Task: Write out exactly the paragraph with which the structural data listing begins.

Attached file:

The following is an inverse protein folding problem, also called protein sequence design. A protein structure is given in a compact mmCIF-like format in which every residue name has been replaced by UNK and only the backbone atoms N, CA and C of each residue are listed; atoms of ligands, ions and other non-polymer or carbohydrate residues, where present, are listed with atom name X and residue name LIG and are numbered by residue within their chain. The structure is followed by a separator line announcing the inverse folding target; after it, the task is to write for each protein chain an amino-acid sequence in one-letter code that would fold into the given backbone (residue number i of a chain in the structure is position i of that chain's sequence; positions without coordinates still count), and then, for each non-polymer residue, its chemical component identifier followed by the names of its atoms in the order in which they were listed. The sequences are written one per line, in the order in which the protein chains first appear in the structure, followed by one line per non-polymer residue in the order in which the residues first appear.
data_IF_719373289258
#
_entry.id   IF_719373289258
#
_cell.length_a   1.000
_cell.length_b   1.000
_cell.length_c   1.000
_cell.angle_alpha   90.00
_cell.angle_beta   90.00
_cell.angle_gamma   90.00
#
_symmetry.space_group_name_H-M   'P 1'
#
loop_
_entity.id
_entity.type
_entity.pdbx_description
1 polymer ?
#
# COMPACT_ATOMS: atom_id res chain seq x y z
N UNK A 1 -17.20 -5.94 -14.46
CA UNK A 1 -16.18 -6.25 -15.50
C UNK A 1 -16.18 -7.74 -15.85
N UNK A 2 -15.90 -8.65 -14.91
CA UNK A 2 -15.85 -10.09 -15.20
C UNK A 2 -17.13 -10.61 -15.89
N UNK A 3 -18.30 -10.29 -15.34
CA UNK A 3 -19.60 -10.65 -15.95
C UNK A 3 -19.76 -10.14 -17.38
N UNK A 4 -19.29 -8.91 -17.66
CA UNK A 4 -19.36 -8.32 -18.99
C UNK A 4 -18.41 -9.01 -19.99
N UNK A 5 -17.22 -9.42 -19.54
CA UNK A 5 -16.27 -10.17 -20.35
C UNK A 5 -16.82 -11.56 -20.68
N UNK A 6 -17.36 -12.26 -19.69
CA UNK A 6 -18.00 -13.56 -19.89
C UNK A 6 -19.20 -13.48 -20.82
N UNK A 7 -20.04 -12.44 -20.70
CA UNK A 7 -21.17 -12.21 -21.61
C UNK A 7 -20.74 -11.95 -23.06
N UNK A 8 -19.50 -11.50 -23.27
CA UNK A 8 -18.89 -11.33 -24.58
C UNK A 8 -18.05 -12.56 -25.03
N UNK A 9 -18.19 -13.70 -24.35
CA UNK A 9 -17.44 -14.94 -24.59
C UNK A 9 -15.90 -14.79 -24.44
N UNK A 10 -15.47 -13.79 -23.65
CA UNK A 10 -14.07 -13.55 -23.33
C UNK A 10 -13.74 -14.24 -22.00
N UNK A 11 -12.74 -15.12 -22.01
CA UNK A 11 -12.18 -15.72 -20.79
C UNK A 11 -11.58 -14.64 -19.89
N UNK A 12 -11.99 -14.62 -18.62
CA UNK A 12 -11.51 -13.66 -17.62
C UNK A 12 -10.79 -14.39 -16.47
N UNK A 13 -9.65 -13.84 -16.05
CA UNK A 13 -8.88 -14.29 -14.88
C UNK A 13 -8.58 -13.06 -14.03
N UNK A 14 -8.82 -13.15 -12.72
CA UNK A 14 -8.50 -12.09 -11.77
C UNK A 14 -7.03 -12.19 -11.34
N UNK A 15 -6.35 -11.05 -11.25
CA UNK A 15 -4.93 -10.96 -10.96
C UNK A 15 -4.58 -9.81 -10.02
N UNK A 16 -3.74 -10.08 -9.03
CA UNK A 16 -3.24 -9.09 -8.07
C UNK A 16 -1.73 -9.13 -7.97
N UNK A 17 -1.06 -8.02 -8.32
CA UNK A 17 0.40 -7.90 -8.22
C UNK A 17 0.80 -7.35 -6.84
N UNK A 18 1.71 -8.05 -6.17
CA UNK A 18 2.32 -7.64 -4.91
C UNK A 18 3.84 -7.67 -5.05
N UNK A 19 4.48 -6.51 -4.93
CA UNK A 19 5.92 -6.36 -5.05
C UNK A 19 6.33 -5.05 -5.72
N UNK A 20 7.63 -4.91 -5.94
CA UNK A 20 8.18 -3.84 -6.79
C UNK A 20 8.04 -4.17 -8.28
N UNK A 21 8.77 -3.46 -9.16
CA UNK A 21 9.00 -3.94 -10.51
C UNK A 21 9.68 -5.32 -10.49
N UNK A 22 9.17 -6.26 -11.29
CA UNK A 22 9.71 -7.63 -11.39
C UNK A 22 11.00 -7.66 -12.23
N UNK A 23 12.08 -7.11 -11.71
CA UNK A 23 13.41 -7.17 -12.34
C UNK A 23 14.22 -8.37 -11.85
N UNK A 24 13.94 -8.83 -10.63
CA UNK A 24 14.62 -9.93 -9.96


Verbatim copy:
The following is an inverse protein folding problem, also called protein sequence design. A protein structure is given in a compact mmCIF-like format in which every residue name has been replaced by UNK and only the backbone atoms N, CA and C of each residue are listed; atoms of ligands, ions and other non-polymer or carbohydrate residues, where present, are listed with atom name X and residue name LIG and are numbered by residue within their chain. The structure is followed by a separator line announcing the inverse folding target; after it, the task is to write for each protein chain an amino-acid sequence in one-letter code that would fold into the given backbone (residue number i of a chain in the structure is position i of that chain's sequence; positions without coordinates still count), and then, for each non-polymer residue, its chemical component identifier followed by the names of its atoms in the order in which they were listed. The sequences are written one per line, in the order in which the protein chains first appear in the structure, followed by one line per non-polymer residue in the order in which the residues first appear.